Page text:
Play a game. Learning new board games, card games, or playing stimulating smart phone apps engages and challenges your brain. Several games, especially smart phone apps, are scientifically designed to keep your brain mentally fit. Or join a weekly card game group. Many community organizations post these on their websites.

Challenge yourself. Try a new recipe or experiment with an old standby recipe. Tackle that project around the house – research and study how to do it, make your plan, recruit some assistants, and then do it.

Be social.  Actively engaging in relationships and conversations not only stimulates your brain, but also improves your overall happiness. Join a walking club or make a standing commitment with a friend for lunch every week.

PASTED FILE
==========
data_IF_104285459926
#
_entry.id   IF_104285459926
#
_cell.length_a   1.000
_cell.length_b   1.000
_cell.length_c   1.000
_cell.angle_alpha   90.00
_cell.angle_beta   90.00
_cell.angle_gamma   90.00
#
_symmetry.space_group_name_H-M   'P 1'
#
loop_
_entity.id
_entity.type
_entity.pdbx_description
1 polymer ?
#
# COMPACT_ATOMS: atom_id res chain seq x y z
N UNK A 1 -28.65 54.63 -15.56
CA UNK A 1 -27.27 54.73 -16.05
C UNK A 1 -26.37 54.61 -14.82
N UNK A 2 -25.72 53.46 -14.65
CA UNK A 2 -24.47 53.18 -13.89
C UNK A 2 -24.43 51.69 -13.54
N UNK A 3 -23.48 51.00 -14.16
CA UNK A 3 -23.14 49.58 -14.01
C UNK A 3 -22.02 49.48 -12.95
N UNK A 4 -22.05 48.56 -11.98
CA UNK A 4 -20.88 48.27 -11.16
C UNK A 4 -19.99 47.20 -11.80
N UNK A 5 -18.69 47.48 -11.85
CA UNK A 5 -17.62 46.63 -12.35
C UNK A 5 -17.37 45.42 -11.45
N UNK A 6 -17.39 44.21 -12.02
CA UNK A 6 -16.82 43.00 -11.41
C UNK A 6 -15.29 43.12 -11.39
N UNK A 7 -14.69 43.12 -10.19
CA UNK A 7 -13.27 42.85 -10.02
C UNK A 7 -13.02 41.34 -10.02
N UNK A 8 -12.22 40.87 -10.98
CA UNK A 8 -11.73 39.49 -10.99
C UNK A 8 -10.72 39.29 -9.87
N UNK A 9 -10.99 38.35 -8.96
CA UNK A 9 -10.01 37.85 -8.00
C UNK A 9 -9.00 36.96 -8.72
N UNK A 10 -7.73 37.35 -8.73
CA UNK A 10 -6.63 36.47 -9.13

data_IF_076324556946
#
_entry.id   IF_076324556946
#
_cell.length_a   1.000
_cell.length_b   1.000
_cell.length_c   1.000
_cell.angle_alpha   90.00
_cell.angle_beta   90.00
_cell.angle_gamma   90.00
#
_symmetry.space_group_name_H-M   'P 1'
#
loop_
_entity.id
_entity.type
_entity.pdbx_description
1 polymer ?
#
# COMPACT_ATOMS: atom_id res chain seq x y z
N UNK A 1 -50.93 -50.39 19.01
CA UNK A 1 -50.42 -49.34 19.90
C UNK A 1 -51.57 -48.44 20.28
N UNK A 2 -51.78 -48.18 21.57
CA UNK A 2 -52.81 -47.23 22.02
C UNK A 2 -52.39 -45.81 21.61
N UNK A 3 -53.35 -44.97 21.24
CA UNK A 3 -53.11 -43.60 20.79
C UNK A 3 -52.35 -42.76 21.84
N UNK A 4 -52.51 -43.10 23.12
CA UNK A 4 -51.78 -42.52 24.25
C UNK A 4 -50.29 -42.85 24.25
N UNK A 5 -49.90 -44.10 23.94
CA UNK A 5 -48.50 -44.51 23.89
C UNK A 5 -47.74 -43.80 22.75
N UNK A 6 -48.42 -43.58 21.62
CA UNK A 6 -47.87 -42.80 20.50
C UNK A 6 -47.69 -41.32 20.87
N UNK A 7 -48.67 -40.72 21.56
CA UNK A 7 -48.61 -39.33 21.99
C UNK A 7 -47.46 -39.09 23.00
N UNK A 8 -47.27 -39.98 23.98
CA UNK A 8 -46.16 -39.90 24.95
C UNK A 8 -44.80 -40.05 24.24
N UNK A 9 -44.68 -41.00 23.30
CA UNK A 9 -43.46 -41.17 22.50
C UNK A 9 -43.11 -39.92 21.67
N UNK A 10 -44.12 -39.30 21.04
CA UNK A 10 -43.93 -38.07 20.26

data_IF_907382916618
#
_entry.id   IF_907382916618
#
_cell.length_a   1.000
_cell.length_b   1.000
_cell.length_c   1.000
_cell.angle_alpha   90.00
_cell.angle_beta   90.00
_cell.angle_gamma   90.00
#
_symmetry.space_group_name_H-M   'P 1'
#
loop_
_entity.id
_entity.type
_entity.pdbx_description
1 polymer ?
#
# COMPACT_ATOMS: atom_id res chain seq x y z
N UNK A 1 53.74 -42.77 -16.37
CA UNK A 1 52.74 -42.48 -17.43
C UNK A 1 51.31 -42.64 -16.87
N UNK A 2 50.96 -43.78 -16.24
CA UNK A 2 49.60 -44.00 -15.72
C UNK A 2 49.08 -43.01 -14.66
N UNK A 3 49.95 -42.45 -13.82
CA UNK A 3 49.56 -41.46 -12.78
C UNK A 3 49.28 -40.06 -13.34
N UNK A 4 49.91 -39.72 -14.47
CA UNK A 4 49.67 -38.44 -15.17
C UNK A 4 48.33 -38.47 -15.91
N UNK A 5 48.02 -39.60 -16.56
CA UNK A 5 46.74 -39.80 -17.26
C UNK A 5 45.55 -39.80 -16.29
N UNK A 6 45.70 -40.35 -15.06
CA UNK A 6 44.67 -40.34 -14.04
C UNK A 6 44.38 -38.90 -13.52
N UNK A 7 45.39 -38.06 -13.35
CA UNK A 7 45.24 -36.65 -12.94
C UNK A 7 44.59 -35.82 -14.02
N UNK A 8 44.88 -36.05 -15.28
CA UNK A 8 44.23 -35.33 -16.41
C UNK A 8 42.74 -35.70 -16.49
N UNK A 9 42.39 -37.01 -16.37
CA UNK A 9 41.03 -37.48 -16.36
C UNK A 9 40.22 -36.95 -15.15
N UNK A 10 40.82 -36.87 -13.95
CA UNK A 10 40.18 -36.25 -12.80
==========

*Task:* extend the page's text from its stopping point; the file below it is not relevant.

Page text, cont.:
Henry Ford voiced some insightful advice on adult learning: “Anyone who stops learning is old, whether at twenty or eighty. Anyone who keeps learning stays young.”




FREE Webinar:

College Transition

June 21st 

12-1pm and 3-4pm EST

11-12am and 2-3pm CST

10-11am and 1-3pm MST

9-10am and

12-1pm PST

Preparing for college can be a daunting task. This webinar addresses both the psychological and financial aspects of this new phase of life as well as mapping out a timeline of important milestones in the college process (e.g., standardized testing, applications, admissions, and financial aid).

REGISTER TODAY! Space is limited

Click on the time you would like to attend above.

You can also log on to

www.HelloE4.com with your username and password. On the homepage, click on “UPCOMING WEBINARS,” and follow the easy instructions.